In April 1423 the Dukes of Bedford, Burgundy and Brittany met at Amiens to sign a treaty in which each swore ‘brotherhood and union as long as we live’ and tacitly pledged himself to work for the Dauphin’s final overthrow, though entering into no military commitment. Burgundy and Brittany signed with reservations, later making a secret treaty in which they promised to remain friends should either of them ally with the Dauphin. In May the Regent married Philip’s sister, Anne of Burgundy, a purely political match which became a noticeably happy marriage—although she was ‘as plain as an owl’. A contemporary commented: ‘My Lord the Regent loves Madame Regent so well that always he brings her with him to Paris and everywhere else.’ Intelligent, gay and devout, Anne tried hard to preserve the alliance between her husband and her brother.
If there was no proper strategic co-operation between the English and the Burgundians, a good working military relationship often existed in the field. This was very much in evidence throughout 1423. An allied army took Le Crotoy, while a similar force under the Duke of Norfolk and Jean de Luxembourg routed the Dauphinist Poton de Xaintrailles. Everywhere English and Burgundians joined in raids and skirmishes. In the south-west however, the English and Guyennois had to fight by themselves, raiding and counter-raiding on the borders of Guyenne, over into the Saintonge and Poitou and into the Limousin and Périgord ; they had to repel Dauphinist attacks on La Réole and in the Entre-deux-mers.
The one important action of 1423 was at Cravant. The Dauphinists had gathered a new army which included a large Scots contingent under Sir John Stewart of Darnley, the Constable of Scotland, and Italian and Spanish mercenaries. They marched on Cravant, a little town on the right bank of the river Yonne which was a key stronghold on the frontier of ducal Burgundy ; if it fell, Dijon, Philip’s capital, would be exposed to attack—though the enemy’s primary objective was to relieve isolated Dauphinist garrisons cut off in Champagne and Picardy. The defenders, mainly local gentry, put up a determined resistance but by July had already eaten their horses—‘there was neither cat nor dog, rat nor mouse that was not eaten up’, relates the chronicler Jean de Wavrin.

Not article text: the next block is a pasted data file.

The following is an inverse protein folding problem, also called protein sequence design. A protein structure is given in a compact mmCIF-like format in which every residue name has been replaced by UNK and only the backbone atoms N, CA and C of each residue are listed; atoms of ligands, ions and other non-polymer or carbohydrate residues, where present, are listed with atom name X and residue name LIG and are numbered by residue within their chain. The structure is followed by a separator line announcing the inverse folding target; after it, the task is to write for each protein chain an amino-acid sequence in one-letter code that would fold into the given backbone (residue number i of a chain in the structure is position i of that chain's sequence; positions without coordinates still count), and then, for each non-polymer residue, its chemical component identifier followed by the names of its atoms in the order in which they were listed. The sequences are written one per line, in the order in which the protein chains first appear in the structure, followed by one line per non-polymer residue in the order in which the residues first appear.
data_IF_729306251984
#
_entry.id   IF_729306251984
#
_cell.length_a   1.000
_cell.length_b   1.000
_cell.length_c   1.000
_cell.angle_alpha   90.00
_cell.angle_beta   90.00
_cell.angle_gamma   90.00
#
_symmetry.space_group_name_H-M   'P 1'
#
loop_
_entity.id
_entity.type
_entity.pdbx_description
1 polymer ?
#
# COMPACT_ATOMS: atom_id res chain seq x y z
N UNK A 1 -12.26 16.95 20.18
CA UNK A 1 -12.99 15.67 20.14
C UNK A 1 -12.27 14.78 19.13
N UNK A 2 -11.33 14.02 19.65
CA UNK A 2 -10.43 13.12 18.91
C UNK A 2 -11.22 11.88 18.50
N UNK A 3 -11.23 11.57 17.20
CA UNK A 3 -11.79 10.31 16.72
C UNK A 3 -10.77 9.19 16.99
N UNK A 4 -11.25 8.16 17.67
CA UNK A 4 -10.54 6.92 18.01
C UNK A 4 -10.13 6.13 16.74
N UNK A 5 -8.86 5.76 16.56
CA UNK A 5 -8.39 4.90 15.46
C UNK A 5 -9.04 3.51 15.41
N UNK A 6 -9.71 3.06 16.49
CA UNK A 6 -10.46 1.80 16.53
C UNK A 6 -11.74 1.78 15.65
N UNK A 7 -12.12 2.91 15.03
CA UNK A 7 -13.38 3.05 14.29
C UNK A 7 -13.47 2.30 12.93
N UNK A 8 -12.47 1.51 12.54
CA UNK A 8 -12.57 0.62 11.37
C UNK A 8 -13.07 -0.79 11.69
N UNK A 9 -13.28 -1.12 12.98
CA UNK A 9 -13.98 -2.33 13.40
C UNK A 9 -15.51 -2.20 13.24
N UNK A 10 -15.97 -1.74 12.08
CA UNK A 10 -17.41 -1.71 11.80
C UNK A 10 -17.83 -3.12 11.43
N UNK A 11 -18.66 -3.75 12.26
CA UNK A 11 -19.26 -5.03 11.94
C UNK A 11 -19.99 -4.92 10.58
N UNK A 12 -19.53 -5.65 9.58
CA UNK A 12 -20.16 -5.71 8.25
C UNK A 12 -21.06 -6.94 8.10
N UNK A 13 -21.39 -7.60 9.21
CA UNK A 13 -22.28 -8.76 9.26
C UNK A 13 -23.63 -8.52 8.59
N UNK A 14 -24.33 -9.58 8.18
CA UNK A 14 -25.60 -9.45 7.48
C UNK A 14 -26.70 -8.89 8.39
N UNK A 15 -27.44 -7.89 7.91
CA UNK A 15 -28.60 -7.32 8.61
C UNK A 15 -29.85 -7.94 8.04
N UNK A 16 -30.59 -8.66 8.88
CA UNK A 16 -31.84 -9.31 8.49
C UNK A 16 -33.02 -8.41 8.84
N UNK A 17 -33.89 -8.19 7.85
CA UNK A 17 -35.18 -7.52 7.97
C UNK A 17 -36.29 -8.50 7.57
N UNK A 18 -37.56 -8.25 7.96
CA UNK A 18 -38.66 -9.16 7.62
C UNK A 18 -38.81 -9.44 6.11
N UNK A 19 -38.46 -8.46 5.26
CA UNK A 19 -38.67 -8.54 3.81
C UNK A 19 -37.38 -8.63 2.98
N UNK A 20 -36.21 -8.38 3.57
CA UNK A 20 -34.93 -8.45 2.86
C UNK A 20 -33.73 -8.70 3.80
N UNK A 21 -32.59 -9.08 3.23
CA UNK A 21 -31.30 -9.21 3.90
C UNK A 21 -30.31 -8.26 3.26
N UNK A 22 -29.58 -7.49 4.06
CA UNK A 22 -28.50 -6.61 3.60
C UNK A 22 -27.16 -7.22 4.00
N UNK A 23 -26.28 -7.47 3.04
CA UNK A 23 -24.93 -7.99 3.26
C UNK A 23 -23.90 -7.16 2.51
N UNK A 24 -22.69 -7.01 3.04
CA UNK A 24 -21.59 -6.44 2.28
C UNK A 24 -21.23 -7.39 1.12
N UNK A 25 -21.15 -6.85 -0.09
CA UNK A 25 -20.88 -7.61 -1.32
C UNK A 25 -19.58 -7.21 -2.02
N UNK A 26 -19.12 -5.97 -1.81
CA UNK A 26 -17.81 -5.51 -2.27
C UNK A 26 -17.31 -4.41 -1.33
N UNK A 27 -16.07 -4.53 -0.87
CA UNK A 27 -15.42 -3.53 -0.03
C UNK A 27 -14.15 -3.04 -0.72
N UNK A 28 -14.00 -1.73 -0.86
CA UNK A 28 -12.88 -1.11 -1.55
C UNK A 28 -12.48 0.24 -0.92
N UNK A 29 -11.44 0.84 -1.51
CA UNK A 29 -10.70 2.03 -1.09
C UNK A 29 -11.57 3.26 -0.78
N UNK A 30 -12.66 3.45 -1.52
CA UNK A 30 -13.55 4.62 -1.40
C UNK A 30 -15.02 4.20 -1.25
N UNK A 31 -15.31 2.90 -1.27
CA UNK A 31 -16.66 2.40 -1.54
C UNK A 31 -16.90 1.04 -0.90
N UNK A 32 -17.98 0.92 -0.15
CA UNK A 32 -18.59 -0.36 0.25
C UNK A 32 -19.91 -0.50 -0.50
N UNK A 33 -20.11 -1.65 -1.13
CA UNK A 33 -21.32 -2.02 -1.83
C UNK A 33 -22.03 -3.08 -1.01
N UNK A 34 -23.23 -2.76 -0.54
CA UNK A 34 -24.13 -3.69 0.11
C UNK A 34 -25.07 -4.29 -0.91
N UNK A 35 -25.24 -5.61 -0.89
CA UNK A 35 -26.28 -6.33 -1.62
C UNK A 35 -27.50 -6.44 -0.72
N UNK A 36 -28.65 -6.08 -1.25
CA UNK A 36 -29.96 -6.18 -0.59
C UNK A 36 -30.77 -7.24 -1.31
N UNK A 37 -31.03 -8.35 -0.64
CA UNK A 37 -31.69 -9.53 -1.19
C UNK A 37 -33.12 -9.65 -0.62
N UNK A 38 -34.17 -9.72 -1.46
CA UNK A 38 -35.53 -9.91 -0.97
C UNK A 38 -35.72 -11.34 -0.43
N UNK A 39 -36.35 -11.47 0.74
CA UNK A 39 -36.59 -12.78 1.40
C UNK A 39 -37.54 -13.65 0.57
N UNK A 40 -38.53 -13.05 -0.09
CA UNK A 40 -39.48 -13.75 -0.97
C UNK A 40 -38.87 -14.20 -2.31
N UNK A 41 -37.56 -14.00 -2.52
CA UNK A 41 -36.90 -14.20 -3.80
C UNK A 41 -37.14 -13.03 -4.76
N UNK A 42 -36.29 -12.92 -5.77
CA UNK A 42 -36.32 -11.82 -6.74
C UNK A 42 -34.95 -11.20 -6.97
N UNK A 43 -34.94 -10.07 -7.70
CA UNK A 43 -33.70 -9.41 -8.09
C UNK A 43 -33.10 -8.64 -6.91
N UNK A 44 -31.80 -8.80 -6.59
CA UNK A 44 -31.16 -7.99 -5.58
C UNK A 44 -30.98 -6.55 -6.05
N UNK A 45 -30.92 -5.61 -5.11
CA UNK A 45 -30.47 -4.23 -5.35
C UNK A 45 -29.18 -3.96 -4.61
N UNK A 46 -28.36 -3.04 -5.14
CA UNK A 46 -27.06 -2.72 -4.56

The Earl of Salisbury marched as quickly as he could to relieve them. At Auxerre he was joined by a Burgundian contingent and a council of war was held in the cathedral, where they drew up a joint order of the day which has survived. There was to be an English and a Burgundian Marshal, the advance guard was to be half English, half Burgundian, discipline was enforceable on pain of death, and no prisoners were to be taken until victory was certain. Archers had to bring the usual pointed stakes, and everyone had to furnish himself with two days’ rations. At night everyone must pray as devoutly as possible. Salisbury pressed on, although the weather was so hot that when they halted men-at-arms lay face downward on the ground in their armour to cool off. In all he had about 4,000 troops.